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It would be great if the process for powerdown were also included an a reboot script/process.

 

On a properly configured system, reboot and powerdown are exactly the same except for the final power state.

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It would be great if the process for powerdown were also included an a reboot script/process.

 

On a properly configured system, reboot and powerdown are exactly the same except for the final power state.

 

So when we install the powerdown script it should affect a reboot command as well?

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It would be great if the process for powerdown were also included an a reboot script/process.

 

On a properly configured system, reboot and powerdown are exactly the same except for the final power state.

Normally I think the commands are poweroff and reboot.  On unRAID I notice that both of these are linked to the halt command.

 

An alternative would be for the LimeTech unRAID powerdown script to recognise the -r option as a reboot the same as the plugin does? 

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It would be great if the process for powerdown were also included an a reboot script/process.

 

On a properly configured system, reboot and powerdown are exactly the same except for the final power state.

Normally I think the commands are poweroff and reboot.  On unRAID I notice that both of these are linked to the halt command.

 

An alternative would be for the LimeTech unRAID powerdown script to recognise the -r option as a reboot the same as the plugin does?

 

Yup, that would be good - however if the reboot command could just be replaced it would be much  better. If you are calm and thinking clearly, powerdown -r may work, but reboot is an instinct command, so it would be nice if that did a clean shutdown as well.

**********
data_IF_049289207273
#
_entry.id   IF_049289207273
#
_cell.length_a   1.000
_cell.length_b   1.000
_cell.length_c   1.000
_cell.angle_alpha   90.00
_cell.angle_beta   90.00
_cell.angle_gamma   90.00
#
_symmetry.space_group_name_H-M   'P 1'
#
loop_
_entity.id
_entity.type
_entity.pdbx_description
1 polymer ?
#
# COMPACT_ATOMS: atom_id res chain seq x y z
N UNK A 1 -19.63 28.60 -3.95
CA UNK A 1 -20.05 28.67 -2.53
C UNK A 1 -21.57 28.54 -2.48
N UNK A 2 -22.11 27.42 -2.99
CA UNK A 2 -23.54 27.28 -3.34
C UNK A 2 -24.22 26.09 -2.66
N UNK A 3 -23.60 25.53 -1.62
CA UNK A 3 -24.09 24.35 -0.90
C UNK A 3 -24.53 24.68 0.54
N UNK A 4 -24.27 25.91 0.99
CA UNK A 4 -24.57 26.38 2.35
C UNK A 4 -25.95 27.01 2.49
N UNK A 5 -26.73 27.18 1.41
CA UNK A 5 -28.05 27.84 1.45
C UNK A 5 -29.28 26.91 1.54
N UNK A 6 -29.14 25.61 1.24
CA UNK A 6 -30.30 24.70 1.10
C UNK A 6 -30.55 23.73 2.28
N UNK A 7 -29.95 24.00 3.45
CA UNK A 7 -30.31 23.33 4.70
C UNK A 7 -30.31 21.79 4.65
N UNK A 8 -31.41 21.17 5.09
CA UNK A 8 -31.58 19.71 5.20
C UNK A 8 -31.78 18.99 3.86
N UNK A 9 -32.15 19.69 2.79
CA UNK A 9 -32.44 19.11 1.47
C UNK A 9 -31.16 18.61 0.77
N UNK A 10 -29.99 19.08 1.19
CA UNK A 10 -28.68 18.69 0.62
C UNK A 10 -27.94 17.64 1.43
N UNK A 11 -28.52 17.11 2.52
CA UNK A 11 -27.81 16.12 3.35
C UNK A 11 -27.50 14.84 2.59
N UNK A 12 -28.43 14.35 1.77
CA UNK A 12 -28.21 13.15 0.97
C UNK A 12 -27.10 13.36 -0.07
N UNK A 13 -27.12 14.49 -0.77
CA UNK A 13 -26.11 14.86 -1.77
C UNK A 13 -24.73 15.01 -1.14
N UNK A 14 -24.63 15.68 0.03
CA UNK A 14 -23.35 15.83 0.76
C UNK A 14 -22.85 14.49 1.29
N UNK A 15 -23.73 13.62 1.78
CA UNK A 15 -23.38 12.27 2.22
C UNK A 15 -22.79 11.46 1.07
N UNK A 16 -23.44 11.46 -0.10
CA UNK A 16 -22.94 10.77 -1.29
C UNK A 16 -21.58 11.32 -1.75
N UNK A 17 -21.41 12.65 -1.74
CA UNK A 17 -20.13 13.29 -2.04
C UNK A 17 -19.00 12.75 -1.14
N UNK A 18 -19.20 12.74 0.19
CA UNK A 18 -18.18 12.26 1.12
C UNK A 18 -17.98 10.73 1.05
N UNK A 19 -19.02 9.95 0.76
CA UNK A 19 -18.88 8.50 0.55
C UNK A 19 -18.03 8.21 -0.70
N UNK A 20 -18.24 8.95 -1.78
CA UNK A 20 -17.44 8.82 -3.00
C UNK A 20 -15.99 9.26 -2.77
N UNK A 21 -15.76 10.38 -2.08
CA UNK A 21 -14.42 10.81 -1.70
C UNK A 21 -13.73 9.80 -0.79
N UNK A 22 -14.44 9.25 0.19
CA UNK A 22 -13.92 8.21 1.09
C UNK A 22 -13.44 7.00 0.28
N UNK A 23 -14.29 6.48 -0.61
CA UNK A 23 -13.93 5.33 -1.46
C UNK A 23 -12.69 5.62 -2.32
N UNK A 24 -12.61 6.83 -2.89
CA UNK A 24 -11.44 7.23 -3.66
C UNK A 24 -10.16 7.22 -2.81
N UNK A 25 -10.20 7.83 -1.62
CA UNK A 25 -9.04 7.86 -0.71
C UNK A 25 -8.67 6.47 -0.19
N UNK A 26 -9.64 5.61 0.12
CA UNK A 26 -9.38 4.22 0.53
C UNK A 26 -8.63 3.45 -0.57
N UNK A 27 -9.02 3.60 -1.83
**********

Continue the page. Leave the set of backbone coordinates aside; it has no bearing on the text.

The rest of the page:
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reboot is an instinct command, so it would be nice if that did a clean shutdown as well.

 

If I remember correctly, the powerdown add on hooks into the rc.local_shutdown script.

Doesn't that get called on a reboot? (from shutdown)?

 

ls -l /sbin/halt /sbin/reboot /sbin/shutdown

 

-rwxr-xr-x 1 root root  9360 2008-04-02 22:40 /sbin/halt*

lrwxrwxrwx 1 root root    4 2014-01-11 14:37 /sbin/reboot -> halt*

-rwxr-xr-x 1 root root 16864 2008-04-02 22:40 /sbin/shutdown*

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reboot is an instinct command, so it would be nice if that did a clean shutdown as well.

 

If I remember correctly, the powerdown add on hooks into the rc.local_shutdown script.

Doesn't that get called on a reboot? (from shutdown)?

 

ls -l /sbin/halt /sbin/reboot /sbin/shutdown

 

-rwxr-xr-x 1 root root  9360 2008-04-02 22:40 /sbin/halt*

lrwxrwxrwx 1 root root    4 2014-01-11 14:37 /sbin/reboot -> halt*

-rwxr-xr-x 1 root root 16864 2008-04-02 22:40 /sbin/shutdown*

 

No idea. :)

 

I need someone better versed to confirm. I am moving all my filesystems from rfs to xfs so am in a 24 hour move period at the moment, so don't want to test (I also don't want to find out it's not the case and end up with a parity check on top of things).

 

Hopefully someone can verify this. It may have been a non-standard situation I last ran into this and had the parity check... I just got thinking about this reading this forum, so thought I would ask.